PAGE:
Asked further if she was surprised that sexist statements are still brought up, Serena replied: “Yeah, I’m still surprised, especially with me and Venus and all the other women on the tour that’s done well. Last year the women’s final at the US Open sold out well before the men. I’m sorry, did Roger play in that final or Rafa or any man play in that final that was sold out before the men’s final? I think not ” (Dator, 2016, para. 5).

Serena also referred to the history of progress that began with Billie Jean King whose “Battle of the Sexes” victory over Bobby Riggs has been credited with advancing the cause of all women in sport. In fact, Billie Jean also played an integral role in securing equal prize money for women at the U.S. Open in 1973 (D’Cunha, 2016). As Serena pointed out, “in order to make a comment you have to have history and you have to have facts and you have to know things. You have to know of everything. I mean, you look at someone like Billie Jean King who opened so many doors for not only women’s players but women athletes in general” (Dator, 2016, para. 6).

King herself played during the same era as Ray Moore when professional tennis was in its infancy. During that era, the ratio between men’s and women’s earnings was often as disparate as 11:1 (BJ King, personal communication, February 24, 1999). Billie Jean responded to Moore’s comments on Twitter saying she was: “Disappointed in comments. He is wrong on so many levels. Every player, especially the top players, contribute to our success.”

Chris Kermode, CEO of the Association of Tennis Professionals (ATP), the governing body of men’s professional tennis agreed with King in describing “Ray Moore’s comments towards women’s tennis” as “disappointing” (Rycroft, 2016, para. 5). Adding that the comments were “made in poor taste,” Kermode stated that, “The ATP fully supports equality across society, while at the same time acknowledging that we operate in the sports [and] entertainment business” (Rycroft, 2016, para. 5).

Unfortunately, Kermode’s comments are unlikely to carry as much weight as earlier statements made by the Men’s Singles winner and world No. 1 Novak Djokovic, who said after winning his match yesterday: “I think that our men’s tennis world, ATP world, should fight for more, because the stats are showing that we have much more spectators on the men’s tennis matches. I think that’s one of the reasons why maybe we should get awarded more” (D’Cunha, 2016, para. 15). There is an underlying problem with comments by both Moore and Djokovic, as D’Cunha (2016) pointed out, in that they “are indicative of the general disregard for women’s tennis by their male counterparts” (para. 18).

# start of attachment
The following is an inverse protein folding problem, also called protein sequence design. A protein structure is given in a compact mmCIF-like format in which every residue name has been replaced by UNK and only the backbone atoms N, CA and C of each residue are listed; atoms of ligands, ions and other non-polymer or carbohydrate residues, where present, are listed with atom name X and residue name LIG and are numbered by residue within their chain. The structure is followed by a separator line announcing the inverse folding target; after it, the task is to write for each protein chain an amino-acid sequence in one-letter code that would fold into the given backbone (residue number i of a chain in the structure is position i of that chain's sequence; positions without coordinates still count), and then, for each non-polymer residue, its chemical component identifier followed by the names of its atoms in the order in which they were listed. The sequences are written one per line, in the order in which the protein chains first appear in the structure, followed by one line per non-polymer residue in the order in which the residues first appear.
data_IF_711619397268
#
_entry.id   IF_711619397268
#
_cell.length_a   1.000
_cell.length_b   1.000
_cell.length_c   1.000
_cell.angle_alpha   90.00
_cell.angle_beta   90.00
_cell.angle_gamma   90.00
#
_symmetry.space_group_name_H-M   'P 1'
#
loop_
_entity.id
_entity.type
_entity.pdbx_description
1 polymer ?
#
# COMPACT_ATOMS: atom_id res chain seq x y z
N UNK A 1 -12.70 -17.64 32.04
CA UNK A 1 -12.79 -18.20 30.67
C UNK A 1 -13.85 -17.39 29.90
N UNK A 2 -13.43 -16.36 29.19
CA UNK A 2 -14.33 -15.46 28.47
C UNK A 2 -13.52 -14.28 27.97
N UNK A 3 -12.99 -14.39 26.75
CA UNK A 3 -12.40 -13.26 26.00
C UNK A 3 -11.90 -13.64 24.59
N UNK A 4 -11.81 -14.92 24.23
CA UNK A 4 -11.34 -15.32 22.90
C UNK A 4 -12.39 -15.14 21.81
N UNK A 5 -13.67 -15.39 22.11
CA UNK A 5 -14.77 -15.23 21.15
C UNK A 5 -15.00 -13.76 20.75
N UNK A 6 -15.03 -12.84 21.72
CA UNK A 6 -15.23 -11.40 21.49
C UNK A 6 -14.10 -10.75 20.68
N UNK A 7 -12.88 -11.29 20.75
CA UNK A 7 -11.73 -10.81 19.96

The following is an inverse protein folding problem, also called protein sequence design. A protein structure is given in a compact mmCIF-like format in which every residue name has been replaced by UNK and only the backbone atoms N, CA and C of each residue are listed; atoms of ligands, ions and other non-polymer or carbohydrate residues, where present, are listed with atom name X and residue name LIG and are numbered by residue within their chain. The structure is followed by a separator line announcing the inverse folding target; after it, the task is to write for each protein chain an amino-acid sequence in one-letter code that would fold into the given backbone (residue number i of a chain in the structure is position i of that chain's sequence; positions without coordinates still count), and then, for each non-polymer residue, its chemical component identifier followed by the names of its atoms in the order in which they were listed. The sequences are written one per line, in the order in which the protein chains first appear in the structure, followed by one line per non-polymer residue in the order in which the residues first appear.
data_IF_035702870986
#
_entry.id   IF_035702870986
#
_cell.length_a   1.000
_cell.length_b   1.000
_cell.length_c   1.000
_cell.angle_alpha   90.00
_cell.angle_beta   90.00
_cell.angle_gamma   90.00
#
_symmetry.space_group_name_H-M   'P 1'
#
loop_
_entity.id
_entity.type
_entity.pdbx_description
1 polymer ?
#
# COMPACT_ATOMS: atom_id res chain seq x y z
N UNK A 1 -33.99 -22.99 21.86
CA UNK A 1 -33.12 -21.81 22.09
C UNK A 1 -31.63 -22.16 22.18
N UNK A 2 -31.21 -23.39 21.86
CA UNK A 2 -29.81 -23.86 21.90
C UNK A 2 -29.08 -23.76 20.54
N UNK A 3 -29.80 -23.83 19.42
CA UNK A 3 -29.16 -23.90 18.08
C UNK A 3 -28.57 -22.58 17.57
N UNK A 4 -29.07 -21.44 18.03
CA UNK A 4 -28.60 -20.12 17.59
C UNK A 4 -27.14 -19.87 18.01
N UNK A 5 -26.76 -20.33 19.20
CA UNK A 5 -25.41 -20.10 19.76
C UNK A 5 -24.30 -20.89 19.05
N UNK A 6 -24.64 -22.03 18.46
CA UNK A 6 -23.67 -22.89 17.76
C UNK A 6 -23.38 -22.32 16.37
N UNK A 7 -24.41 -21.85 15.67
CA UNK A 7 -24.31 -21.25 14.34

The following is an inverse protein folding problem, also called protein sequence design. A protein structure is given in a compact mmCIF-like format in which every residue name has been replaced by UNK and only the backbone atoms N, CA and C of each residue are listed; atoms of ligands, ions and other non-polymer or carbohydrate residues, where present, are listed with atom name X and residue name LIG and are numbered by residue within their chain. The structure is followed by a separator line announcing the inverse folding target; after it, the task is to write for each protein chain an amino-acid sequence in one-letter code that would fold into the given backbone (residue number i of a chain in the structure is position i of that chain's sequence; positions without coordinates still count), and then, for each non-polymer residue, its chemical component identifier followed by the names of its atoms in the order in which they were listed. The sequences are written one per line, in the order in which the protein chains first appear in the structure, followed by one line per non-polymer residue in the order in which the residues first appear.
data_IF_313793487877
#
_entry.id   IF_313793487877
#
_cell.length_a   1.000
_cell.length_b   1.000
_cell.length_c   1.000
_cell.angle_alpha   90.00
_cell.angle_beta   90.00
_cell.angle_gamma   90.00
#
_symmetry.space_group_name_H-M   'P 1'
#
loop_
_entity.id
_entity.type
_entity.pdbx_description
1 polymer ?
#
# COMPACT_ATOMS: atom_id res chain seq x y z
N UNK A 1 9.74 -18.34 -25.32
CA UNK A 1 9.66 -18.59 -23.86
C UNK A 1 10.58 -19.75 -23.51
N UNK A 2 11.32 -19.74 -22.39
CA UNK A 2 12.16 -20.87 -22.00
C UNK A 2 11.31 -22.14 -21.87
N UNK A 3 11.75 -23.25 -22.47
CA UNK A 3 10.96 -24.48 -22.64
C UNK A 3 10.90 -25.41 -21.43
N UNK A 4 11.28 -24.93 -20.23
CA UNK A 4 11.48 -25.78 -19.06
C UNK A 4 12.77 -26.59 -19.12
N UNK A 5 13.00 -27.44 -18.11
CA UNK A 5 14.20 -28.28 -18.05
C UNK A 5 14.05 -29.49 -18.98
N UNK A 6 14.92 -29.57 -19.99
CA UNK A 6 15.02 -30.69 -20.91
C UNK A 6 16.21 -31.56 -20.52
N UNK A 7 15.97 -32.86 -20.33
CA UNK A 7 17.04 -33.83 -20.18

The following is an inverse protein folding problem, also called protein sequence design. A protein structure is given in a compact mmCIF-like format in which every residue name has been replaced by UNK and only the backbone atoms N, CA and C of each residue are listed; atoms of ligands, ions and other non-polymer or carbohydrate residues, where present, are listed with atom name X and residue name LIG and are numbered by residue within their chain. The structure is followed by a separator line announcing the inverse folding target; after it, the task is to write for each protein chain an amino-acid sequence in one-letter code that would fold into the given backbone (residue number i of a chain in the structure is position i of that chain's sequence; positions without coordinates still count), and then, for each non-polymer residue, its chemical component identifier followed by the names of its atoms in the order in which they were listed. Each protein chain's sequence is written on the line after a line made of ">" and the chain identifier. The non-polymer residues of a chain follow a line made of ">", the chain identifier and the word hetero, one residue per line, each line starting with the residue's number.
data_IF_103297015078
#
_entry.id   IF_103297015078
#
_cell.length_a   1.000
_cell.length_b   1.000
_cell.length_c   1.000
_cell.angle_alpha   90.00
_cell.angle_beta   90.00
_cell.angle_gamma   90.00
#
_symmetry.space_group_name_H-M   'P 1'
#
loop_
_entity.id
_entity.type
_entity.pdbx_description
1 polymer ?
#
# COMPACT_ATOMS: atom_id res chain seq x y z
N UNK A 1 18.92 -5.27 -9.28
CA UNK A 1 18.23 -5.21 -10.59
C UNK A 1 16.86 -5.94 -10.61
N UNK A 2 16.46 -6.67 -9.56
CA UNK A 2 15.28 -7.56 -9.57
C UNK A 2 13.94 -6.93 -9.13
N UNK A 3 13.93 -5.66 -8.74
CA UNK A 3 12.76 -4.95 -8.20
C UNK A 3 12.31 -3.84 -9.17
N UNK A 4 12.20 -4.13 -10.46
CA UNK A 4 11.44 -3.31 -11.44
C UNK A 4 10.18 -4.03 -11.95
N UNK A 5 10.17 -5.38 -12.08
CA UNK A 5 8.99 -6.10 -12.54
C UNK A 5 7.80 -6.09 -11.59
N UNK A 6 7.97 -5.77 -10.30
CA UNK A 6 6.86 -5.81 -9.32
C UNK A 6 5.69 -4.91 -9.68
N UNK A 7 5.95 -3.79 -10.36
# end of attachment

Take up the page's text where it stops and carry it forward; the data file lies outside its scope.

If there is any consolation it is the outpouring of support for women’s tennis that was expressed on Twitter and in other articles. Hopefully, women’s tennis (and all women’s sports) will continue the legacy begun by Billie Jean King, Gladys Heldman, the “Original Nine” and current WTA players. They’re not riding anybody’s coat tails!!

Note: According to reports on Twitter as of March 21, Raymond Moore has resigned as Tournament Director and CEO at Indian Wells. Perhaps, on this 10th anniversary of Twitter, it is fitting that the social media site played a key role in disseminating news of this controversy so quickly.


Dator, J. (2016, March 20). Serena Williams sends powerful message to Indian Wells CEO over sexist comments. SB Nation. Retrieved from

D’Cunha, Z. (2016, March 21). Raymond Moore, Novak Djokovic, and the blatant disregard for women’s tennis by the men in sport. Retrieved from

Redford, P. (2016, March 20). Indian Wells CEO Raymond Moore has some bad and dumb thoughts on Women’s Tennis. Deadspin. Retrieved from

Rycroft, R. (2016, March 21). ATP’s Chris Kermode responds to Raymond Moore’s controversial comments on WTA. Retrieved from



Four-day program at Bowling Green State University Prepares Players for Transition into Post-NFL Career Twenty-three NFL players will take part in the NFL Sports Journalism & Communications Boot Camp, May 12-15 at Bowling Green State University in Bowling Green, Ohio. This is the second year that the boot camp has been offered as one of several programs developed by NFL Player Engagement to prepare current and former players for post-NFL careers.

The four-day program will focus on improving each player’s writing skills for newspapers, radio, and the expanding digital media industry. Industry professionals and Bowling Green faculty will lead players through panel discussions, breakout sessions and writing labs covering everything from press conference prep to ethics in sports journalism.